toronto library

Toronto is making a big push to upgrade its libraries

Toronto's public library system is in the midst of a major transformation. Already one of the city's most important cultural assets, our network of libraries is being reinvented to incorporate more social and multi-use learning spaces as well as technology hubs designed to keep local branches relevant.

New libraries added to the system over the last few years have shown off stunning architecture and a whole new way of thinking about the role of the library in urban culture, but the process isn't restricted to new branches.

A number of our aging libraries are in the midst of makeovers that will breathe life into the communities that they serve.

albion library renovations

Interior view of future Albion Branch. Rendering via TPL / Perkins + Will.

Perhaps the most stunning of these upgrades is happening at the TPL's Albion Branch, where architecture firm Perkins + Will have designed a stunning new building immediately adjacent to the existing branch that dates back to 1973.

By using the parking lot as the site of the replacement, it was possible to keep the original branch in operation throughout the construction process, which is entering its final stage. The new building is expected to open in fall of this year.

When it does, it'll feature a far more robust computer area, a technology centre complete with a 3-D printer, a specially designed kids area, and a social space being dubbed the "urban living room."

north york central library

View of upgrades to North York Central Library. Rendering via TPL / Diamond Schmitt.

Similar upgrades are coming to another branch that's seen better days. The Raymond Moriyama-designed North York Central branch is still a stunning building with its seven storey atrium, but being the second busiest branch in the system, it was deemed a priority to upgrade its features and some of the finer points of the design.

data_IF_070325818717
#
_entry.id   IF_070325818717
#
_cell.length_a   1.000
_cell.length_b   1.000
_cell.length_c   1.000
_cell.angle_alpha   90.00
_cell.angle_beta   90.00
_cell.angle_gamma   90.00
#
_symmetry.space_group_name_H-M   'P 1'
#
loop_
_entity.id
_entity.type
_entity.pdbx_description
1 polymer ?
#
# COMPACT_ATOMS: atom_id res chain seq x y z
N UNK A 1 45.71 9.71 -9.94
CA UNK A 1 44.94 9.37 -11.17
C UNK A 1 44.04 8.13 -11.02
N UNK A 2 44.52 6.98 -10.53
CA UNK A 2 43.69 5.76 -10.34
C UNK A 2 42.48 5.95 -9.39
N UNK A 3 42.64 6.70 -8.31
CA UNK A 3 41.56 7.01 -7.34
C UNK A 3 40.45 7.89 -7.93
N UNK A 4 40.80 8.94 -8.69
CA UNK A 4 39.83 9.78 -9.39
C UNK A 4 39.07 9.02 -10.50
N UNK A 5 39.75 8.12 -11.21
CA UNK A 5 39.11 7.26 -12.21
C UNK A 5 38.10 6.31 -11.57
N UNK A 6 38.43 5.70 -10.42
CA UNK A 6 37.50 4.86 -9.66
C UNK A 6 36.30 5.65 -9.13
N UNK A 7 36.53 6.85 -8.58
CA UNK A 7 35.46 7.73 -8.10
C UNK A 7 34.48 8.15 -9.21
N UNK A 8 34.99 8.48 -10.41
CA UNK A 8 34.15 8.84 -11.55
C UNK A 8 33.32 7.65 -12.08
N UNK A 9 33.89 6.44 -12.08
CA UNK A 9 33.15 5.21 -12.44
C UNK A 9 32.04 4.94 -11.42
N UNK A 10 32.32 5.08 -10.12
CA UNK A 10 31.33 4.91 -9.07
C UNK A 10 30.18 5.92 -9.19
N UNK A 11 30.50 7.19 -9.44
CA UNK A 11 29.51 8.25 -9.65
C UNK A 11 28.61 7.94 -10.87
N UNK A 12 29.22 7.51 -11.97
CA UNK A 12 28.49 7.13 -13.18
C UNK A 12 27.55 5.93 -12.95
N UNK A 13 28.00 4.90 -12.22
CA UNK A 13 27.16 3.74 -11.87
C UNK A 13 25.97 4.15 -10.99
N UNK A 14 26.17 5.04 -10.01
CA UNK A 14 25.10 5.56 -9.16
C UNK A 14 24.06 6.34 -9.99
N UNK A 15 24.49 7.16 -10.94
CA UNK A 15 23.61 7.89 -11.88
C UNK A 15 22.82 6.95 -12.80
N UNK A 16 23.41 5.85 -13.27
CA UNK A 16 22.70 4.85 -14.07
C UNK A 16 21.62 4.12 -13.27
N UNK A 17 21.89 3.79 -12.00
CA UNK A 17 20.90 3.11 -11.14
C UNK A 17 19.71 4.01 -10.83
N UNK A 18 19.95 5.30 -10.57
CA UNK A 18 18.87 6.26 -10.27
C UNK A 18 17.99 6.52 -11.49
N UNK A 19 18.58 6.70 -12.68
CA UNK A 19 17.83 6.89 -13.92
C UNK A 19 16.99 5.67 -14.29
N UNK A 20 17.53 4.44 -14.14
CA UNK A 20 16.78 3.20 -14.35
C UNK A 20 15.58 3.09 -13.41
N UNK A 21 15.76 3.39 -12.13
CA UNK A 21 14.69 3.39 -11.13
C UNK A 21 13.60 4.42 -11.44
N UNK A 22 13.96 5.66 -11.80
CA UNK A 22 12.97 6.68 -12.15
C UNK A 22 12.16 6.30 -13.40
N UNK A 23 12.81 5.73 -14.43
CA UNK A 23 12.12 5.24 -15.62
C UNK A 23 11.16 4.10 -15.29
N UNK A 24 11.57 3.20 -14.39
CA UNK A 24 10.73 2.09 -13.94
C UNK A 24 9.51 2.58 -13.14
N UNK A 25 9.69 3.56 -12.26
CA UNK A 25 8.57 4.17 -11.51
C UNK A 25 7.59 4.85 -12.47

The list goes on. No less than seven branches are currently undergoing renovation efforts, including Agincourt, Eglinton Square, Runnymede, St. Clair/Silverthorn, and Wychwood. In each case, the goal is the same: to modify the existing space to serve more as a community hub rather than merely a quiet place to study or read.

It's worth mentioning two other branches with makeovers in store. Bayview will be changing locations from the shopping centre to a new spot in the Bessarion community centre, which will prove a major upgrade and signals the type of thinking that informs the TPL's update strategy.

299 campbell library toronto

The site of the future Perth branch at 299 Campbell. Rendering via Teeple Architects.

The Perth branch is in for what might be the most significant upgrade of all. Currently the second smallest library in the system, it will eventually be relocated to a condo at Dupont and Campbell streets from developer TAS and Teeple Architects.

This new branch will be far bigger and prove a major community hub in the Junction Triangle, which could use just such a cultural amenity along the Dupont corridor, especially with an onslaught of other condos on the way.

If your local branch hasn't been updated, it might seem like the very idea of an extensive library system is outdated. But the TPL has made major strides over the last half decade to modernize its branches, efforts that are starting to show across the network.

Lead photo by

Toronto Public Library / Perkins + Will


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